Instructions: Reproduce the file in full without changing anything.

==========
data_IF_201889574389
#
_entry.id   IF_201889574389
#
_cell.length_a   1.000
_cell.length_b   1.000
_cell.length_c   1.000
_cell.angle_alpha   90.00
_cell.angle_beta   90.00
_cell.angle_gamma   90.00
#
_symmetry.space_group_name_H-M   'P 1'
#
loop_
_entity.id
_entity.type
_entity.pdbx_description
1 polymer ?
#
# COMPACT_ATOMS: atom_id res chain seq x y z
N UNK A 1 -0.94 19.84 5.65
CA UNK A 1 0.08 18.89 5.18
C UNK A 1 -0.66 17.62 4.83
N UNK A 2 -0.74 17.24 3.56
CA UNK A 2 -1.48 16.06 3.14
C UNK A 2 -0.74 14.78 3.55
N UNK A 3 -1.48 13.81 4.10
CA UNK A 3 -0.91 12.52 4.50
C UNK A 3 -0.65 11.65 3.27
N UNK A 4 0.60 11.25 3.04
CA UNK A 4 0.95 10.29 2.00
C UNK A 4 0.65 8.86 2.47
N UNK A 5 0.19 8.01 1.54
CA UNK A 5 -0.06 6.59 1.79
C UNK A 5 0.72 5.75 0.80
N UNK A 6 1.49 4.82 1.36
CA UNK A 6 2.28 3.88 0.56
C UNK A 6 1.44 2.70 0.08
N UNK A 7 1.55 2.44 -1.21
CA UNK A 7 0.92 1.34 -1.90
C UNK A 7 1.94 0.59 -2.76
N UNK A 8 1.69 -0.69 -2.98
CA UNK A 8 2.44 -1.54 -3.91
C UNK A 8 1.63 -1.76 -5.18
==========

data_IF_201889574389
#
_entry.id   IF_201889574389
#
_cell.length_a   1.000
_cell.length_b   1.000
_cell.length_c   1.000
_cell.angle_alpha   90.00
_cell.angle_beta   90.00
_cell.angle_gamma   90.00
#
_symmetry.space_group_name_H-M   'P 1'
#
loop_
_entity.id
_entity.type
_entity.pdbx_description
1 polymer ?
#
# COMPACT_ATOMS: atom_id res chain seq x y z
N UNK A 1 -0.94 19.84 5.65
CA UNK A 1 0.08 18.89 5.18
C UNK A 1 -0.66 17.62 4.83
N UNK A 2 -0.74 17.24 3.56
CA UNK A 2 -1.48 16.06 3.14
C UNK A 2 -0.74 14.78 3.55
N UNK A 3 -1.48 13.81 4.10
CA UNK A 3 -0.91 12.52 4.50
C UNK A 3 -0.65 11.65 3.27
N UNK A 4 0.60 11.25 3.04
CA UNK A 4 0.95 10.29 2.00
C UNK A 4 0.65 8.86 2.47
N UNK A 5 0.19 8.01 1.54
CA UNK A 5 -0.06 6.59 1.79
C UNK A 5 0.72 5.75 0.80
N UNK A 6 1.49 4.82 1.36
CA UNK A 6 2.28 3.88 0.56
C UNK A 6 1.44 2.70 0.08
N UNK A 7 1.55 2.44 -1.21
CA UNK A 7 0.92 1.34 -1.90
C UNK A 7 1.94 0.59 -2.76
N UNK A 8 1.69 -0.69 -2.98
CA UNK A 8 2.44 -1.54 -3.91
C UNK A 8 1.63 -1.76 -5.18